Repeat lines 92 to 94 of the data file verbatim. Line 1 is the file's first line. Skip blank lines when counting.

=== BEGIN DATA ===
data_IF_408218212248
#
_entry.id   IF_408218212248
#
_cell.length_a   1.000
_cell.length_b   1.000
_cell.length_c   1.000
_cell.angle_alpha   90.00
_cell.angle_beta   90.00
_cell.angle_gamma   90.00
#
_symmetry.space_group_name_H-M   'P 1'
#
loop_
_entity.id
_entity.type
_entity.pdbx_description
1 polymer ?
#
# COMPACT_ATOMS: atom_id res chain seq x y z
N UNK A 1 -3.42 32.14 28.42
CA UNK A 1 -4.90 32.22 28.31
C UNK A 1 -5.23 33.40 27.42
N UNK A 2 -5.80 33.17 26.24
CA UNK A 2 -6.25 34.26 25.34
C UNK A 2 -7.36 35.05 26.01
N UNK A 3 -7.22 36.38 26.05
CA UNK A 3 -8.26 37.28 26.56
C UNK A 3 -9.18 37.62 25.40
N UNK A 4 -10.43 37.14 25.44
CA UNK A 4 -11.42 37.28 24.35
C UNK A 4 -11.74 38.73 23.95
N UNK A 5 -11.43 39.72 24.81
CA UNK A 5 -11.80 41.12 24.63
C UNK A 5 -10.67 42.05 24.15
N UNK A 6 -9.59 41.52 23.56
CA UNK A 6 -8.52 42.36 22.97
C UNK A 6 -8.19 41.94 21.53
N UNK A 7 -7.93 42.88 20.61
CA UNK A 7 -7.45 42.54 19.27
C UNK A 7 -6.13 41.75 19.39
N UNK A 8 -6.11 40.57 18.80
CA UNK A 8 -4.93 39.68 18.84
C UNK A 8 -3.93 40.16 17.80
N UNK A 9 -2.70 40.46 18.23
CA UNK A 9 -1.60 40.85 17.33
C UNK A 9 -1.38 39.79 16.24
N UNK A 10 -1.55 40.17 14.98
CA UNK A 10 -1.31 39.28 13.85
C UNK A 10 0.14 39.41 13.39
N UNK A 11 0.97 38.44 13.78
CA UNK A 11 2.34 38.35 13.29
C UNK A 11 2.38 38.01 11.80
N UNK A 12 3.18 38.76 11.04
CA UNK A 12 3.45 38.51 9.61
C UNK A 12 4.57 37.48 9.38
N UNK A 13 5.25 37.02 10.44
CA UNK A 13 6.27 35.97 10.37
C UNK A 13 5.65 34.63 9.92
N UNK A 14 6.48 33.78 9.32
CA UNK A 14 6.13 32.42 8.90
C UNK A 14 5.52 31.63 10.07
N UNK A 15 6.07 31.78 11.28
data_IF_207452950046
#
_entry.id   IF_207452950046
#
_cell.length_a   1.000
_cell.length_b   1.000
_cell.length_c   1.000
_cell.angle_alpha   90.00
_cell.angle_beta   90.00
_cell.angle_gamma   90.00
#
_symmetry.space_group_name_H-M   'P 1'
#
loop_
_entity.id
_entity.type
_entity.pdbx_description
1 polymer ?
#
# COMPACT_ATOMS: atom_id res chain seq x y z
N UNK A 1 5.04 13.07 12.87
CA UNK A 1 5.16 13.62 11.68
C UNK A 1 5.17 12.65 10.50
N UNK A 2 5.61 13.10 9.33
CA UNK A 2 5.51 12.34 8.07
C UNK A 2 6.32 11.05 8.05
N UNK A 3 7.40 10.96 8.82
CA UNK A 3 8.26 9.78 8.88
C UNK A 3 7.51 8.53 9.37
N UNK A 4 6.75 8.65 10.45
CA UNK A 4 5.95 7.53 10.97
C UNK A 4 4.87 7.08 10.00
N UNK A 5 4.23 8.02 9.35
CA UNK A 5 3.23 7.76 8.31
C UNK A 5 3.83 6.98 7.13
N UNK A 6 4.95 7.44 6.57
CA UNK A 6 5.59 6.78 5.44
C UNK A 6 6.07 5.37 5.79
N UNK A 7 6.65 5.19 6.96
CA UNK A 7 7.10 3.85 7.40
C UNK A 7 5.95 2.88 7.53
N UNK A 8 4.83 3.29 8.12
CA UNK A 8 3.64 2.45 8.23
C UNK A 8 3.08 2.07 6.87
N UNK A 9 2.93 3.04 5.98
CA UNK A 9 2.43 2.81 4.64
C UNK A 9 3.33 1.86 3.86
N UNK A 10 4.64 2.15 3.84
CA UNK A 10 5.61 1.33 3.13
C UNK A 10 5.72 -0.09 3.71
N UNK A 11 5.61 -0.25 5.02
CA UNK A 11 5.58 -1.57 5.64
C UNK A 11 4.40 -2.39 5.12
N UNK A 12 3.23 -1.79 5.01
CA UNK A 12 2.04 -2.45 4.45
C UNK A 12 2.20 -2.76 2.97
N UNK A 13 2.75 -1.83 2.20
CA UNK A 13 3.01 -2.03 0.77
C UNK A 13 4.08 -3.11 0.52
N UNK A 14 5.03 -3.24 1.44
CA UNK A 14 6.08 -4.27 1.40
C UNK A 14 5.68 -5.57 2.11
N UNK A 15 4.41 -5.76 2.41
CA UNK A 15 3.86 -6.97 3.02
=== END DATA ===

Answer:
C UNK A 3 7.51 8.53 9.37
N UNK A 4 6.75 8.65 10.45
CA UNK A 4 5.95 7.53 10.97